Thousands gather to share stories, march during daytime protest in Iowa City

Featured speakers included Iowa City business owners and teachers, as well as guests from the crowd.


Tate Hilyard

Local activist Tre’chiondria Latham gives an impassioned speech about her struggles with systemic racism and how it has taken her brother’s life. Latham is one of many local activists leading a protest outside the Graduate Hotel in downtown Iowa City on Saturday, June 6th, 2020.

Mary Hartel, News Reporter

Thousands gathered around downtown Iowa City Saturday to share personal stories and march during a peaceful daytime protest against racial injustice. 

According to Facebook, the demonstration was organized by Iowa City community member Dillon Gusta and was meant to take a stand against police brutality. By Saturday morning, over 3 thousand people had marked themselves as “Interested” or “Going.”

“I was the organizer but I use that term very loosely,” Gusta said in an interview with The Daily Iowan after the event. “I was the guy that clicked a few buttons on Facebook and made a few calls. I did not lead this movement, this movement was led by the black members of our community and I merely facilitated and amplified their voices in support of them.”

Following the death of George Floyd, Gusta said he realized his obligation to advocate for racial justice.

“…with my platform as a white male, if I don’t contribute, if I don’t do something, I am no better than the officers who are perpetuating racism,” Gusta said.

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The demonstration began around 11 a.m. in the Pedestrian Mall and featured speakers from the Iowa City community, including business owners and teachers.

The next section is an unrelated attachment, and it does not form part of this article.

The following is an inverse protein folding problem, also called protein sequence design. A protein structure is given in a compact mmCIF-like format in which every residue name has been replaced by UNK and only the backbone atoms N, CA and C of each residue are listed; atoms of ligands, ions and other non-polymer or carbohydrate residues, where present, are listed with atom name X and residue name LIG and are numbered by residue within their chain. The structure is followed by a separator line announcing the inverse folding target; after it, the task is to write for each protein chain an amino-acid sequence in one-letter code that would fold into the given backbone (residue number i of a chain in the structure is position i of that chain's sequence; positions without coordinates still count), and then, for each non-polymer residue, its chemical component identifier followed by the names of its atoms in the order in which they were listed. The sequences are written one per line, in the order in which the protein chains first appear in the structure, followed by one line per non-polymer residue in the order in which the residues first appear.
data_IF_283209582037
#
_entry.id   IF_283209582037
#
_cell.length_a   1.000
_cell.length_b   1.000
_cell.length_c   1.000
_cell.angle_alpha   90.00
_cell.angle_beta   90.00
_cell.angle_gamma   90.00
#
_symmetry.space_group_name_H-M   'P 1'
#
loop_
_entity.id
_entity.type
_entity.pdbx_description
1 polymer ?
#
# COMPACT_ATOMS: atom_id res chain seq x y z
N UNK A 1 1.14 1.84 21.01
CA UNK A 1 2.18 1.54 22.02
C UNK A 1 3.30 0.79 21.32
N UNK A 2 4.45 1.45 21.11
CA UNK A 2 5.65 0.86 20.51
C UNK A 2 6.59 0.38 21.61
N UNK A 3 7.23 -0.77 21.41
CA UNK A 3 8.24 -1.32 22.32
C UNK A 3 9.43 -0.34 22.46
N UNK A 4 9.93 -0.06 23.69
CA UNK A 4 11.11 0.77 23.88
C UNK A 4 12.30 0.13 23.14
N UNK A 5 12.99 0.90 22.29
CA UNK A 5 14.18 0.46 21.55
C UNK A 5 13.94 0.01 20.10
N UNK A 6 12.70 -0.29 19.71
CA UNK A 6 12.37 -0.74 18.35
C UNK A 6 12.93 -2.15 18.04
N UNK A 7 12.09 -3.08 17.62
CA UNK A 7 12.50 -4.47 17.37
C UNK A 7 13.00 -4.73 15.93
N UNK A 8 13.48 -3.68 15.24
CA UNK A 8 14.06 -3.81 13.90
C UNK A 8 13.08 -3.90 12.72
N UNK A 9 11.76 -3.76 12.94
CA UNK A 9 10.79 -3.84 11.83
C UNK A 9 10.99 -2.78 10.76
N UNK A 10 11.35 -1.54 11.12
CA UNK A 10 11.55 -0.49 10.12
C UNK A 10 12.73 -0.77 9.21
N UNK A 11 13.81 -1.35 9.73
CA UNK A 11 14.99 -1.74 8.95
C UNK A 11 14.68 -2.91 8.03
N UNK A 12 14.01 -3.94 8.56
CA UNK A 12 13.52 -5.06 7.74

Around 12:25 p.m. protest leaders began to lead thousands of people in a march that went through the Ped Mall, down Burlington St., past the Johnson County Jail, and back up through downtown to the original spot outside the Graduate Hotel at around 1 p.m.

Although some participants dispersed following the march, the demonstration continued with an invitation for participants to sign up to share their stories. While the march was scheduled to go until 1 p.m., leaders said they weren’t going to leave until each voice on the list was heard.

More community members and students continued to share their stories until about 2 p.m and the protest wrapped up with a moment of silence that lasted eight minutes and 46 seconds — the same amount of time George Floyd was held under Derek Chauvin’s knee by his neck before his death in Minneapolis.

Around 2:30 p.m. the crowd dispersed and were encouraged to continue attending all events dedicated to the cause.